TORY plans to change equality law is part of a “deliberate strategy to undermine the powers of the Scottish Parliament”, First Minister John Swinney has said.

The SNP leader responded to a Tory election promise to define the protected characteristic of sex as “biological sex”.

Kemi Badenoch (below), the UK’s Equalities Minister, also said her party would move to make gender recognition a matter reserved to Westminster while seeking to clarify the Equality Act.

The National: International Trade Secretary Kemi Badenoch

On Monday, Swinney visited the Graham’s dairy plant in Stirling alongside his candidate Alyn Smith.

Speaking to journalists, he said: “This is just another step in the Conservative attempts to erode the powers of the Scottish Parliament. It’s been going on for some time.”

Brexit and the Internal Market Act had weakened Holyrood’s powers, Swinney said.

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He said: “I want the Scottish Parliament to be a parliament that can address all of the issues that affect the lives of people in Scotland.

“So, what the Conservatives are doing today is part of a deliberate strategy to undermine the powers of the Scottish Parliament.”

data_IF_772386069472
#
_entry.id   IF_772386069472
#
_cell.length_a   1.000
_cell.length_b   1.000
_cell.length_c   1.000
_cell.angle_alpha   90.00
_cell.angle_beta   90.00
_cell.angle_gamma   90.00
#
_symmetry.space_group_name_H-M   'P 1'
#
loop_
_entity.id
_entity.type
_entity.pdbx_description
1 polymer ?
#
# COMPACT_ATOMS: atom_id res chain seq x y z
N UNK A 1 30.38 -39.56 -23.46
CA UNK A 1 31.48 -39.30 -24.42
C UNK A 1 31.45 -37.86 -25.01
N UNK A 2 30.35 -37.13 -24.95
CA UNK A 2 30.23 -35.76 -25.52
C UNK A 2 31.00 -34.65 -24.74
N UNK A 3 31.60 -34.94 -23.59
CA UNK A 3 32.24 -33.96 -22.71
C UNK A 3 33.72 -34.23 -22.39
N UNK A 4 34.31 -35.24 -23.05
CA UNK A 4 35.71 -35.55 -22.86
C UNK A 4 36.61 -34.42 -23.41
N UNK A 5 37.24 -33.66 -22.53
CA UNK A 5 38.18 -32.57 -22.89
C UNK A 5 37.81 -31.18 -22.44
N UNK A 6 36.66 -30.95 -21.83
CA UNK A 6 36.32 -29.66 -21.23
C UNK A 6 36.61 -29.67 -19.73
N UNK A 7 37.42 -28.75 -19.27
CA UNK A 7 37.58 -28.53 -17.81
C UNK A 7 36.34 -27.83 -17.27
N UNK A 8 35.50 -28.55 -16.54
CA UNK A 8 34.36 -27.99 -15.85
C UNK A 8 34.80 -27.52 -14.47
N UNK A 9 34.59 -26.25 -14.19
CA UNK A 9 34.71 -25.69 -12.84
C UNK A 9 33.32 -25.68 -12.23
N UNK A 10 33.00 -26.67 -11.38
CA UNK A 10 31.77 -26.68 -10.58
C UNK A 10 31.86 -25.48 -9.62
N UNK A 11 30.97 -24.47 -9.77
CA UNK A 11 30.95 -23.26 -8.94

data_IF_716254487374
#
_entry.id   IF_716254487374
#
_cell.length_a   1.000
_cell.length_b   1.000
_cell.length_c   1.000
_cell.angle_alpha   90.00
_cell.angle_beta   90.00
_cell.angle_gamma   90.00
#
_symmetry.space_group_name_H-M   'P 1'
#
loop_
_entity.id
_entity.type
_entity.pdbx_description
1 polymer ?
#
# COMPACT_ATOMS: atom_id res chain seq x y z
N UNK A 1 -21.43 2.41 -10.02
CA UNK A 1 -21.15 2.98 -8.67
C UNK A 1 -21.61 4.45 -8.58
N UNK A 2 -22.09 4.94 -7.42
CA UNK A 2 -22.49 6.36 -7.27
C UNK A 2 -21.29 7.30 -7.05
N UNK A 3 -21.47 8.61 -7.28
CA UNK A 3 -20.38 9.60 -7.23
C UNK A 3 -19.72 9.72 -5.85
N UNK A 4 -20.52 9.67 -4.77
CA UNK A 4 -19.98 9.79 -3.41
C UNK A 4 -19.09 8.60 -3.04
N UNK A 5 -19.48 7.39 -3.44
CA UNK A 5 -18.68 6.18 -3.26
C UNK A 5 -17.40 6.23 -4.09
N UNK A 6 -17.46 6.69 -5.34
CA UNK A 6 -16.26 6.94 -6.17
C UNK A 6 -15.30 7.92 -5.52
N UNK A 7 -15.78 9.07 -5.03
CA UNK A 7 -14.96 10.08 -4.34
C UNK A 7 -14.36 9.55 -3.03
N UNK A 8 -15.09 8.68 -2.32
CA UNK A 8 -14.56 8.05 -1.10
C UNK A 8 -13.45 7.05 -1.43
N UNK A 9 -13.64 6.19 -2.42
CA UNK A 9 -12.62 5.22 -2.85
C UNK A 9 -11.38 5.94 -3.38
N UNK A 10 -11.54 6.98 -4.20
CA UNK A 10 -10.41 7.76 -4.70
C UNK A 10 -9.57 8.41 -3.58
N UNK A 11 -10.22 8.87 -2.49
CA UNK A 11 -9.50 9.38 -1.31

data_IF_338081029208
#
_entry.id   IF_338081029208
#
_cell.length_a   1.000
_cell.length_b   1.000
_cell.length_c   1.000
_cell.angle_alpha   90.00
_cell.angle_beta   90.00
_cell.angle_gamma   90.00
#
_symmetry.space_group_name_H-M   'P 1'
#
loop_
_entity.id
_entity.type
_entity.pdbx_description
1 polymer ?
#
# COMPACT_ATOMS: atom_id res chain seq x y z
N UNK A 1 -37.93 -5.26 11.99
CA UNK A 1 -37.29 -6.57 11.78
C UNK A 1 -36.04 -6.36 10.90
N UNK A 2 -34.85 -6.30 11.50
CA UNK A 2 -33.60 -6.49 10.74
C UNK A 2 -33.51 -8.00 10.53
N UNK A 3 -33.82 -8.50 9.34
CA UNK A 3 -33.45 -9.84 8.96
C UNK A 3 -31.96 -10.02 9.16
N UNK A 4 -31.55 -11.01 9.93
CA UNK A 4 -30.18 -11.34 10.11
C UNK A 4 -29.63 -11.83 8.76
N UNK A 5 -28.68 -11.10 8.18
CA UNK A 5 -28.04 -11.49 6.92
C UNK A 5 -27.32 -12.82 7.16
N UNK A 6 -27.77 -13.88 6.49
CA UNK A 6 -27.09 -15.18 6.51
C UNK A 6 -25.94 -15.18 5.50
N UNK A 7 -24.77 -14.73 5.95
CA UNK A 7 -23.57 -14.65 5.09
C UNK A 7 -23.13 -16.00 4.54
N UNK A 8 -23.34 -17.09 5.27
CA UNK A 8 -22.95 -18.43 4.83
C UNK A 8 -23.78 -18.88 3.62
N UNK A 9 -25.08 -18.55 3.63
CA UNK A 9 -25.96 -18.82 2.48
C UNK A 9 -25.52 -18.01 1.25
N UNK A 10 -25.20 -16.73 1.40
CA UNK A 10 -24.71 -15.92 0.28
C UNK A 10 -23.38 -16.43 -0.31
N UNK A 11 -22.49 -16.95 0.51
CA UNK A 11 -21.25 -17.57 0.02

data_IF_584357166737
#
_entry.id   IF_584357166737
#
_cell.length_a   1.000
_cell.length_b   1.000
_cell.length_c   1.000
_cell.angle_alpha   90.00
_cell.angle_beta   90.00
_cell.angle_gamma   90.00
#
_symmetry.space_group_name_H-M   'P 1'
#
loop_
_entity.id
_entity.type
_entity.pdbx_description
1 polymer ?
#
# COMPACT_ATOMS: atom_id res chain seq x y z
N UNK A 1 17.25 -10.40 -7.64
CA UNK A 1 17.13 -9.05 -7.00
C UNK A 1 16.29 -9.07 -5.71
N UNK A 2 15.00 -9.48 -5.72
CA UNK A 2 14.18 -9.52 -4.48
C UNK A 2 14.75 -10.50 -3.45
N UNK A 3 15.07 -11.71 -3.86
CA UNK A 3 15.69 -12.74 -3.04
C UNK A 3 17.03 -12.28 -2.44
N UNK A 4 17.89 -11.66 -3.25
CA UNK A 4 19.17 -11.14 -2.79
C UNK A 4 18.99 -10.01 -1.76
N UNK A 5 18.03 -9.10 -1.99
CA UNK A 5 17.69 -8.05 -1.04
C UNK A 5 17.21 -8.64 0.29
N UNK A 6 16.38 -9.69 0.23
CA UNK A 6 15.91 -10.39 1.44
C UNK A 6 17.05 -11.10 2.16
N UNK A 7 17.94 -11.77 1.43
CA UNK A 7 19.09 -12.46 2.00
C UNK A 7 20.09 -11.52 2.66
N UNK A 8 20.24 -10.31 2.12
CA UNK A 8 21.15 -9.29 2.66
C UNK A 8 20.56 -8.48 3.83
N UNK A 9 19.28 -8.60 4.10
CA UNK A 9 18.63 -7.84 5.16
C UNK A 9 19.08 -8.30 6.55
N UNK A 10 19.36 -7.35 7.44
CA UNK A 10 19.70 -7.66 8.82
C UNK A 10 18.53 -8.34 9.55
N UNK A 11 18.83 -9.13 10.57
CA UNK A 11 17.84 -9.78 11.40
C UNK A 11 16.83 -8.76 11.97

In an article for The Times, Badenoch said a future Tory government would legislate to strip the Scottish Parliament of its powers to legislate on issues surrounding gender recognition.

She said: “A permanent solution is required to stop devolved governments messing around in this space.

“We are one United Kingdom and it is impracticable for gender recognition regimes to vary in different parts of the country.

“So, we will also legislate to establish that gender recognition is a reserved matter.”

Greens MSP Maggie Chapman said: “Kemi Badenoch and her Tory colleagues have shown a total contempt for the rights and wellbeing of trans people and for Scottish democracy.

“They are a clear and present danger to equality and are prepared to cynically punish and ridicule vulnerable groups and whip up hatred in order to win votes. It is shameful gutter politics.”

She said that the blocked Gender Recognition Reform Act was “one of the most scrutinised and widely consulted bills in the history of devolution” which was backed by MSPs from all parties when passed.

Chapman added: “The fact that other parties are trying to rewrite history and airbrush out their support is concerning.”

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The Gender Recognition Reform Bill was passed in the Scottish Parliament in 2022 and would have made it easier for transgender people in Scotland to get gender recognition certificates.

The National: Alister Jack

However, it was blocked from becoming law by an unprecedented order under Section 35 of the Scotland Act 1998, made by Scottish Secretary Alister Jack (above).

In December, the Court of Session ruled the action was lawful despite a Scottish Government challenge.